Seven Lessons from the Seven Letters
Have you ever finished something and immediately wanted to experience it again? It might be when you step off a ride at Dreamworld, finish a good book, listen to a great album, visit a new city, or eat a good steak.
I felt this way when we finished our recent sermon series ‘Dear Church: The Seven Letters of Revelation 2-3’. I found our study of these chapters to be personally challenging, convicting, and encouraging. Rather than preach the sermons again (I wouldn’t want to subject you to that), I thought I’d offer a reflection on seven lessons I’ve learned from the seven letters in Revelation 2-3.
- Jesus loves the church
The seven letters clearly reveal that Jesus is attentive to his church; he knows what is going on and he cares deeply (2:1). He cares enough to provide specific encouragement, stark warnings, and glorious promises. The obvious challenge is what about us? Do we love the church? Are we devoted to the church? Are we attentive to the church? You might say yes with your lips, but what does your life say? Your prayers, your priorities, your schedule, your bank account? If we love Jesus, we will love what he loves, and he deeply loves his people.
- Deeds are not enough
Most of the churches were busy and hardworking. Jesus says repeatedly to the churches “I know your deeds…” (2:2, 19; 3:1, 8, 15). But for some, these deeds were deceptive. They masked a hollow, heartless faith. Their activity covered up a lack of reality. Ephesus were hardworking but loveless. Sardis, busy but lifeless (spiritually speaking). If you peeked beneath the many rosters and full calendar of these churches, there was no beating heart of genuine love for Jesus. This is a perennial danger for people of faith. And it’s one that we must be intentional and careful to avoid by fostering a real relationship with Jesus. We don’t have to fake it, but, like all real relationships, we do have to work at it, spending time with Jesus in his word, in prayer, and with his people.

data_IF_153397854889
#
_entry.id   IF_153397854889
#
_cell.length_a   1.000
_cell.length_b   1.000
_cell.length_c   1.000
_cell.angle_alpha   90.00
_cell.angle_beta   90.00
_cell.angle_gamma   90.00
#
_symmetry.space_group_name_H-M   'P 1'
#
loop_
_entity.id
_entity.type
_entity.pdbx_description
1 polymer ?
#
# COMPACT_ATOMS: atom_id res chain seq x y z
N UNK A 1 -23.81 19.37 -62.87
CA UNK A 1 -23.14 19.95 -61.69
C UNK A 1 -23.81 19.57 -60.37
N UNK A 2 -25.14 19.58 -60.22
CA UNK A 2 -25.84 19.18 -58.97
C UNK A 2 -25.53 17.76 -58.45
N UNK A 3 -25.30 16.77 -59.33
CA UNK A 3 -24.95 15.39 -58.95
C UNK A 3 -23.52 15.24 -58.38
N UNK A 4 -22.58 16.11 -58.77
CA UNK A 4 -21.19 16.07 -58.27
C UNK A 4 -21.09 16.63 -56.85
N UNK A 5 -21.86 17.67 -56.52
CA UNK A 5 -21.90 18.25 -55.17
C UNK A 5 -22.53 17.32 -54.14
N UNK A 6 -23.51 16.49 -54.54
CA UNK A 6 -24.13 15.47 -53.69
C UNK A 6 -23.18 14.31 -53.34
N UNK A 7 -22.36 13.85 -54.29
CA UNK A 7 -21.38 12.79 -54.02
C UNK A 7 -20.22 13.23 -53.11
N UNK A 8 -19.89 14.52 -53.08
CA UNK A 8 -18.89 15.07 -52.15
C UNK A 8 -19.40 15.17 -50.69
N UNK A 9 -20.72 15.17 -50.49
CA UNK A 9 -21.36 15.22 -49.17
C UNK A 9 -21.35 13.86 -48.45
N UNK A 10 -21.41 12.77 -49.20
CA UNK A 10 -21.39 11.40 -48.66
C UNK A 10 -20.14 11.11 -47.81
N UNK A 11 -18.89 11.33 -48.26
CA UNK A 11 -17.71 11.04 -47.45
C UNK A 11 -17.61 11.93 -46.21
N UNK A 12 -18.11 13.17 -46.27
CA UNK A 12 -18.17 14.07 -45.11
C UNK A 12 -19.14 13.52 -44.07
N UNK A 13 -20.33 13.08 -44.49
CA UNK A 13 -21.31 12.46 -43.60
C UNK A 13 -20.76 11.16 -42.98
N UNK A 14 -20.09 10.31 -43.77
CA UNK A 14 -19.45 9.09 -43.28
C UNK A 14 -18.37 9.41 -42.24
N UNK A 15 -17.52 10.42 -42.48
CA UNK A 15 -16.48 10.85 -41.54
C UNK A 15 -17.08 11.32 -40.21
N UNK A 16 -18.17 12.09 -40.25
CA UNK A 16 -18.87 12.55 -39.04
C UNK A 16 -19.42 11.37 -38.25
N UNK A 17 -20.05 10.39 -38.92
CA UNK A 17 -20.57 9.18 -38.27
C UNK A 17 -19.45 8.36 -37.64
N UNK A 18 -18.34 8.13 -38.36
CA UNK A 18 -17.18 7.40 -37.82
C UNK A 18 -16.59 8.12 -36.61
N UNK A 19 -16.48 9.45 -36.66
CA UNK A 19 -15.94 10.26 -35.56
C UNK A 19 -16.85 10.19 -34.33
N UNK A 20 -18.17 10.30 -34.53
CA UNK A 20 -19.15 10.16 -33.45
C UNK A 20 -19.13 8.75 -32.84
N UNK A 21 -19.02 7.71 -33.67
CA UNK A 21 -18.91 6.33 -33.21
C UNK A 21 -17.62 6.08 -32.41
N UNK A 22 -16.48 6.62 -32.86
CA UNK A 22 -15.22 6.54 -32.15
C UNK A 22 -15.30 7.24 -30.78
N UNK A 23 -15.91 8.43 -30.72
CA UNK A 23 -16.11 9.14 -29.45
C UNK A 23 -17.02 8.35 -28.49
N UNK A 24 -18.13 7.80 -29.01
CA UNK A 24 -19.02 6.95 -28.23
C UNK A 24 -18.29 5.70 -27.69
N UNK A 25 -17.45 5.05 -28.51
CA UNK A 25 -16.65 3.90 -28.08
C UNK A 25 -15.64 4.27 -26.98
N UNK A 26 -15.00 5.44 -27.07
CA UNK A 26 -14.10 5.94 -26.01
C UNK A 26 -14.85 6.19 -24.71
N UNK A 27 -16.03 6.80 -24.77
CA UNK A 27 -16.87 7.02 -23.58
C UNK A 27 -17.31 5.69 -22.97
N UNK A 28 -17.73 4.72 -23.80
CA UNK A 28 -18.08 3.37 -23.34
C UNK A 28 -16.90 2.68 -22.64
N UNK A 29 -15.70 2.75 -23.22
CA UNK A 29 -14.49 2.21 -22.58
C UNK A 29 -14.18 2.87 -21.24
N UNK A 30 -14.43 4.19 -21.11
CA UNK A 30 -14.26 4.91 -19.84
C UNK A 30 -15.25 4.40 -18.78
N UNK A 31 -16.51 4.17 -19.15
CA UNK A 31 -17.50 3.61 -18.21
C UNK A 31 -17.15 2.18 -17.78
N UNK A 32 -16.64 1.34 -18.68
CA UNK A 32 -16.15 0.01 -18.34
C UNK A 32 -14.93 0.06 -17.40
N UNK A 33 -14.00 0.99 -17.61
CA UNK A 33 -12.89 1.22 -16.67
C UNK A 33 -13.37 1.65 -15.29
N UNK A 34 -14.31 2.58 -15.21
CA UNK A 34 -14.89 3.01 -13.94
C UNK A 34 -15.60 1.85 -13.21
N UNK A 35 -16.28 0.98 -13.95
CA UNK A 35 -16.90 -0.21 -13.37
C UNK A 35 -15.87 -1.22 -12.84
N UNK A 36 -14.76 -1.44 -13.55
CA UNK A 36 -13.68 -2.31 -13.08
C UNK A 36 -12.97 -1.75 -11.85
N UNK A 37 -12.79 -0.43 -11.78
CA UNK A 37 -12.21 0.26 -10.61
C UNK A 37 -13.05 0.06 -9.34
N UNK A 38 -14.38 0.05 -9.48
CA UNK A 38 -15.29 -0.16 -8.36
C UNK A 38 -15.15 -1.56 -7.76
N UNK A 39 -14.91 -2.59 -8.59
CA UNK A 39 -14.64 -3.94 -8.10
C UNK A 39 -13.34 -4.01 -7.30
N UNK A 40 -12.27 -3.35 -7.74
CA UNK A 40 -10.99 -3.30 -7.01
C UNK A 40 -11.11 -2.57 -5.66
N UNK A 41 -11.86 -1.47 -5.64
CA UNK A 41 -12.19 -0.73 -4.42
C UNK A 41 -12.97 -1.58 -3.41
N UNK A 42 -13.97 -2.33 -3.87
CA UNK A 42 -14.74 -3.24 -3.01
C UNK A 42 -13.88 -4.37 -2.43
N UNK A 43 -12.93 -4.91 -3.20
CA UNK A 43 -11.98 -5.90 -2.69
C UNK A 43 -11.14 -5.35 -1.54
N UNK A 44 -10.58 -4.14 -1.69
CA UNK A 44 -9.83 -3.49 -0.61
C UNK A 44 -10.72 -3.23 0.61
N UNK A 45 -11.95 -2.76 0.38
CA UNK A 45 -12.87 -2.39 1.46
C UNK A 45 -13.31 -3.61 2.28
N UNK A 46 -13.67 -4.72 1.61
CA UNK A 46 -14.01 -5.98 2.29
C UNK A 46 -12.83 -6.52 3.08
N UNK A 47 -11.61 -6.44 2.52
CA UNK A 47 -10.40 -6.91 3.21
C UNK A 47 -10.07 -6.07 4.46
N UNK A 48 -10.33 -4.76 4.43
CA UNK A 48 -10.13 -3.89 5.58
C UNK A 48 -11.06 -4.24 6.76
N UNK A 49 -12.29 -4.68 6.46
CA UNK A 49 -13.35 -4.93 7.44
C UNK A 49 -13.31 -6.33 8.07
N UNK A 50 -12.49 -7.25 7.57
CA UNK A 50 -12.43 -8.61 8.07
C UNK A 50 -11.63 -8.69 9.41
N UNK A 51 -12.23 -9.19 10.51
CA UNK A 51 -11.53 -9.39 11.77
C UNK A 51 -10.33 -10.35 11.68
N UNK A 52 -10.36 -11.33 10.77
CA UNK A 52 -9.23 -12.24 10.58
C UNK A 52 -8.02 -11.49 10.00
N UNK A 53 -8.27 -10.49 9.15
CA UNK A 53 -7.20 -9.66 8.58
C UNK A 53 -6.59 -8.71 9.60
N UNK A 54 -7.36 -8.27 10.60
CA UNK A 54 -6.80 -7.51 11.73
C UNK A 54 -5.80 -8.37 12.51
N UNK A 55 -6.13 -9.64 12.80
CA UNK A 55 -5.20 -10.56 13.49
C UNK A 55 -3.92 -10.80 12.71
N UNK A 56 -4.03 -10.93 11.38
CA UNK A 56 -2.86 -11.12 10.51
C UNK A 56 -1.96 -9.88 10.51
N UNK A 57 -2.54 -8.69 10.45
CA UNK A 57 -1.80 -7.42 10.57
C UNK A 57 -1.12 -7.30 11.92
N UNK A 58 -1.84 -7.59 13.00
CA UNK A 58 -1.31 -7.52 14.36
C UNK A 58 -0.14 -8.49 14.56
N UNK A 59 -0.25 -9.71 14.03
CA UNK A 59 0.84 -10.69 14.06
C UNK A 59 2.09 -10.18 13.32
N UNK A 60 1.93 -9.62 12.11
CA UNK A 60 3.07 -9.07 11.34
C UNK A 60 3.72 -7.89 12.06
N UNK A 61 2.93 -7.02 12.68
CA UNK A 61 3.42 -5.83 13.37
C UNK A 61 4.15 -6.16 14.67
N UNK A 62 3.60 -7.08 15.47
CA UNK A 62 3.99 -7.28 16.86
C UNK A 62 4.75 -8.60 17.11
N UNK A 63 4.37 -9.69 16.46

- Truth really matters
For some churches, the problem was a failure to genuinely live out the truth of the gospel (e.g., Ephesus, Sardis, Laodicea). For others, particularly Pergamum and Thyatira, the problem was a failure to defend it. They allowed false teachers and false teaching to gain influence in their churches and to lead their people astray. Jesus condemns their carelessness with choice words (2:14-16, 20-25). It’s a clear reminder to us about the importance of clearly defining and defending the truth of the gospel against modern distortions and dilutions.
- Persecution is not permanent
Two of the seven letters were written to churches facing overt persecution for their faith in Jesus. In the case of Philadelphia, they had been weakened by external opposition (3:8), whereas Smyrna were being slandered and were facing prison, even death (2:9-10). The particulars are not exactly the same for us (or as serious), but the lesson is still vital. Jesus encourages these downtrodden churches by reminding them that persecution is not permanent. He assures them there is a great reversal coming when the victims will become the victors (3:9) and the martyrs will be made into royalty (2:10). In the midst of persecution, whether it’s mild or deadly, we can take great comfort in this promise.
- Endurance is everything
The point of the barnacle and blue whale illustration that I used somewhat excessively throughout the series was to highlight what I believe to be the main point of what Jesus wants from his people. Namely, through all the ups and downs of life in this world, to trust him and to keep trusting him. To hold onto him and to never let him go. Jesus repeatedly and in various ways calls his wayward or weak churches to turn to him or return to him in wholehearted trust (e.g., 2:10, 25, 3:3, 11, 19-20).
- Our battle is spiritual
Some of the letters mention certain groups and individuals causing trouble for the church (e.g., the Jews, the Nicolaitans, Jezebel, etc.). But interestingly, this opposition is ultimately attributed to Satan, our spiritual foe. The Jews place of worship is described as ‘the synagogue of Satan’ (2:9, 3:9), the city of Pergamum as the place ‘where Satan’s throne is’ (2:13), and the teaching of Jezebel as ‘the deep things of Satan’ (2:24). It’s a reminder that the origin of opposition to the church is ultimately spiritual, not human. To use the words of the Apostle Paul in Ephesians 6, “…our struggle is not against flesh and blood, but against the rulers, against the authorities, against the powers of this dark world and against the spiritual forces of evil in the heavenly realms” (v.12).
- Our future is bright
Each of the seven letters basically follows the same pattern. Each begins with a different description of Christ, followed by a compliment (except for Laodicea), a criticism (except for Smyrna and Philadelphia), a command to correct the situation, and then a promise for ‘those who are victorious’. Each of the promises are glorious and reveal our bright and glorious future. They can serve to encourage us to keep going and to not give up until that day when King Jesus returns to gather his people to himself once and for all.
“To the one who is victorious, I will give the right to sit with me on my throne, just as I was victorious and sat down with my Father on his throne.”
With you on the journey,